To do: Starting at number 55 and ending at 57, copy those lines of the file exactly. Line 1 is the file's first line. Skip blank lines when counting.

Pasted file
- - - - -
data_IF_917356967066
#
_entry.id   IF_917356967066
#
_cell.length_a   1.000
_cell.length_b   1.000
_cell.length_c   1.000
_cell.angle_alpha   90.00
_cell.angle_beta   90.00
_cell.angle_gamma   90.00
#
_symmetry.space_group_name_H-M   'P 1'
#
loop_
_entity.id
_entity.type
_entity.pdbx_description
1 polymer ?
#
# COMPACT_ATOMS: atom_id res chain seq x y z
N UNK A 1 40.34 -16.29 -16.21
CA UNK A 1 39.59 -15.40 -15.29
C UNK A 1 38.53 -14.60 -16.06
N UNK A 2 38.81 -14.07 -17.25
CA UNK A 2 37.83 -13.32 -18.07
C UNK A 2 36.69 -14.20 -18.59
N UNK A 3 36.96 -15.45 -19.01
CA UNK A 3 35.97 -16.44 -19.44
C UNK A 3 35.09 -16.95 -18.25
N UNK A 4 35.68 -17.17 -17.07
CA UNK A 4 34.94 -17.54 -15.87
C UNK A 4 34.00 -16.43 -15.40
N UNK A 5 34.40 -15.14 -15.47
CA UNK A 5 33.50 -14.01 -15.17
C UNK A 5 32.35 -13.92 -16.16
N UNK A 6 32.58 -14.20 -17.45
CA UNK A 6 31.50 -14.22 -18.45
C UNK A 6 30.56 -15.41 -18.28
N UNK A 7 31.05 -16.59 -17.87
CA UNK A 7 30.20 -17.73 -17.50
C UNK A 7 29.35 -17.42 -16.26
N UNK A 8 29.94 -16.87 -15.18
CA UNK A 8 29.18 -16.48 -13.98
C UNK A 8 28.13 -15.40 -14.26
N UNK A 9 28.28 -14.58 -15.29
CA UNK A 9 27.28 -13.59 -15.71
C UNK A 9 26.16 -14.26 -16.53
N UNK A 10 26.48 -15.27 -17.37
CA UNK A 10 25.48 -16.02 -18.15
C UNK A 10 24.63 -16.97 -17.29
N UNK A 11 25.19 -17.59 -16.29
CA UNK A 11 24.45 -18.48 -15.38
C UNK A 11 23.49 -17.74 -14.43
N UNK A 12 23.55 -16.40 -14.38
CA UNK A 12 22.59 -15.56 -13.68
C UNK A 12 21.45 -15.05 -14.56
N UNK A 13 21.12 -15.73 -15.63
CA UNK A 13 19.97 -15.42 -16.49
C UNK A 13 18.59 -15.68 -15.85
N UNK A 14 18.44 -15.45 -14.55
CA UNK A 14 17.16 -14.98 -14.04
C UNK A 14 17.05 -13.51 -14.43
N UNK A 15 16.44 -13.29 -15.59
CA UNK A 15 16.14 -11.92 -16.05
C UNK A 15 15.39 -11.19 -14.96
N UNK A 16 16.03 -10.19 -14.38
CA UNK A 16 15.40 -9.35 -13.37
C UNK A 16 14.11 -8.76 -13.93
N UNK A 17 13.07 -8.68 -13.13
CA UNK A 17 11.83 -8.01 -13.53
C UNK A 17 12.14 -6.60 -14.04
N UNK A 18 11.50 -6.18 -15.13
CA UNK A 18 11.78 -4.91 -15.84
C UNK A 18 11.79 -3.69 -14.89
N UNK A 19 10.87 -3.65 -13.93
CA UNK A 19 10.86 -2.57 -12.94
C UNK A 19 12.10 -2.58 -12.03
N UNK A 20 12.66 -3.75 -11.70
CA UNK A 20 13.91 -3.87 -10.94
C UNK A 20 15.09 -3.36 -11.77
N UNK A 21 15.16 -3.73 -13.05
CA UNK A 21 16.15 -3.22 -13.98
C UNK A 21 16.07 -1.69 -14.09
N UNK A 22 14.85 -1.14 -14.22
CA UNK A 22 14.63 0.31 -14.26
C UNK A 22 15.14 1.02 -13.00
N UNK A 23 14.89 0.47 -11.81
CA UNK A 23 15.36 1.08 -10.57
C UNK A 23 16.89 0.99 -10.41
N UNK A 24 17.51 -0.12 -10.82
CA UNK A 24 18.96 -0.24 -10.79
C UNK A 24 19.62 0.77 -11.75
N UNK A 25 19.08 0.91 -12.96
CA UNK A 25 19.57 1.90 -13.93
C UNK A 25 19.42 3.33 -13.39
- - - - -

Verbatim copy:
CA UNK A 12 22.59 -15.56 -13.68
C UNK A 12 21.45 -15.05 -14.56
N UNK A 13 21.12 -15.73 -15.63